Metro Weekly

NYPD settles harassment lawsuit brought by transgender advocate for $30,000

Linda Dominguez claims cops mocked her, forced her to wear pink handcuffs in custody, and charged her with "false personation"

trans, transgender, new york, harassment
Linda Dominguez – Photo: New York Civil Liberties Union.

The New York Police Department has agreed to settle a lawsuit brought by a transgender advocate who claims she was belittled and ridiculed while in police custody following a 2018 arrest.

The NYPD will pay $30,000 to Linda Dominguez, a transgender cosmetologist and human rights activist from the Bronx, who says she was walking home through Claremont Park in the Bronx around 11:45 p.m. on April 18, 2018, when police detained and eventually arrested her for being in the park after hours.

The officers initially confronted Dominguez in English, but Dominguez has limited English proficiency. When they asked her name, she gave them her previous legal name, because she thought that was the name she was supposed to give, as well as her address and birth date. She also presented two conflicting forms of ID — including one with her deadname — in an effort to prove her identity.

Police arrested Dominguez and charged her with criminal trespass and “false personation,” a charge referring to when a person misrepresents their actual name in order to prevent police from discovering their true identity. But it was while in custody that she claims police subjected her to harassment and ridicule, or what she referred to as a personal “hell,” according to the New York Daily News.

Dominguez claims police mercilessly mocked her, called her by her “deadname” and referred to her using male pronouns, and forced her to wear a pair of pink handcuffs to highlight her gender identity, even though there were plenty of non-pink handcuffs available. Dominguez was also the only prisoner left in handcuffs while detained inside a holding cell.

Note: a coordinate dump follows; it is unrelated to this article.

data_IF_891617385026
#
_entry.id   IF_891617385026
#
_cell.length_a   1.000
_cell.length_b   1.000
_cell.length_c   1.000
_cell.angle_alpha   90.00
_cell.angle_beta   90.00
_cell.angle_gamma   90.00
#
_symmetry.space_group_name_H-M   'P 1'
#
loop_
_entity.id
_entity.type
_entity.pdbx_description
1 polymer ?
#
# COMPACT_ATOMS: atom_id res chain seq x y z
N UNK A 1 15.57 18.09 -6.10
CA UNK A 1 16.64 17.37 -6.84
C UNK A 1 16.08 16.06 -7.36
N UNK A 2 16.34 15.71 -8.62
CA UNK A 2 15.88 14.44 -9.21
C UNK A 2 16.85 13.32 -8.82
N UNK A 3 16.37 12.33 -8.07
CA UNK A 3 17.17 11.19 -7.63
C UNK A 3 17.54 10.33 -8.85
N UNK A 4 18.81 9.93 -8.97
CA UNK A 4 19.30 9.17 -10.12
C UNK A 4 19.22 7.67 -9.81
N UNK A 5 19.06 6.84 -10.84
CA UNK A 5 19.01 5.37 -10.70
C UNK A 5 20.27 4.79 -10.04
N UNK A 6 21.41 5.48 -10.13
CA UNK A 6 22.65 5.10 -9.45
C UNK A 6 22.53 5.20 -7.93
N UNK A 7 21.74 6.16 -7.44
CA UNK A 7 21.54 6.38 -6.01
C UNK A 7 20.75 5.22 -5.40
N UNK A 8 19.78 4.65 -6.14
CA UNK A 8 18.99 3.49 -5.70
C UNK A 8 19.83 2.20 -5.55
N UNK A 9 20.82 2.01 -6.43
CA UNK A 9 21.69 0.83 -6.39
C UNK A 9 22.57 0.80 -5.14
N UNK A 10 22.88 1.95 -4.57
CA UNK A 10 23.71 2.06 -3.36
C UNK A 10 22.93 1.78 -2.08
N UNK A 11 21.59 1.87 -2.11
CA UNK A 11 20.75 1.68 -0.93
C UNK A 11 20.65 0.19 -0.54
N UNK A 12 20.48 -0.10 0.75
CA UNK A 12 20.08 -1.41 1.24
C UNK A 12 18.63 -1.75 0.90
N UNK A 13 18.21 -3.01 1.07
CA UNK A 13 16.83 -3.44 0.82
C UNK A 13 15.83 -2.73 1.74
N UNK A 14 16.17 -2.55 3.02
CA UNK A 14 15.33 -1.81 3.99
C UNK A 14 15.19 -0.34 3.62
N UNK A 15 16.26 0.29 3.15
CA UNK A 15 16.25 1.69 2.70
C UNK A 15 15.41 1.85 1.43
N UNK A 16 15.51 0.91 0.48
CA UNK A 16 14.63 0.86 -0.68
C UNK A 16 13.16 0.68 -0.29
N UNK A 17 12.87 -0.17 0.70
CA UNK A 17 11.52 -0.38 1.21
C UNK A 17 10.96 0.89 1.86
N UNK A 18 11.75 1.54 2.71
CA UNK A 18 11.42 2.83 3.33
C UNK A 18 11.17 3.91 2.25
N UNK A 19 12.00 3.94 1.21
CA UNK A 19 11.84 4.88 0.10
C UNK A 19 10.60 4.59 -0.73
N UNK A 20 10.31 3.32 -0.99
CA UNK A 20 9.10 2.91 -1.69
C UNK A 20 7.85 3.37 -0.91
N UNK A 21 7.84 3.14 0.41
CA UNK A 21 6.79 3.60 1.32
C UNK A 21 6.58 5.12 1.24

The charges against her were ultimately dropped, but she enlisted the help of the New York Civil Liberties Union to sue the department for mistreating her the following year.

In that lawsuit, Dominguez’s lawyers claimed the arresting officers’ behavior toward Dominguez violated the NYPD’ own protocol for dealing with transgender individuals. They noted that the department’s patrol guide forbids officers from using “false personation” charges against transgender individuals who wish to be referred to by the name that matches their gender identity. 

Related: Transgender woman sues NYPD for charging her with “false personation”

“I never want anyone to go through the abuse I experienced from people sworn to protect me,” Dominguez said in a statement. “This settlement is an important step toward ending a culture of impunity and discrimination against trans people in the NYPD. As an advocate for my community, I couldn’t let this go.”

Under the terms of the settlement, NYPD must commit to redistributing its guidance on interactions with transgender and gender-nonconforming people to the entire department, and to retrain officers in the 44th precinct — where Dominguez was arrested — on how to follow those guidelines.

“Harassment of transgender women of color is far too frequent in the NYPD,” Donna Lieberman, the executive director of the New York Civil Liberties Union, said in a statement. “As the national reckoning with police abuse and violence continues, this settlement makes clear that the NYPD has an obligation to treat transgender women with dignity. We will continue to hold the NYPD accountable.”

Read more:

Support Metro Weekly’s Journalism

These are challenging times for news organizations. And yet it’s crucial we stay active and provide vital resources and information to both our local readers and the world. So won’t you please take a moment and consider supporting Metro Weekly with a membership? For as little as $5 a month, you can help ensure Metro Weekly magazine and remain free, viable resources as we provide the best, most diverse, culturally-resonant LGBTQ coverage in both the D.C. region and around the world. Memberships come with exclusive perks and discounts, your own personal digital delivery of each week’s magazine (and an archive), access to our Member's Lounge when it launches this fall, and exclusive members-only items like Metro Weekly Membership Mugs and Tote Bags! Check out all our membership levels here and please join us today!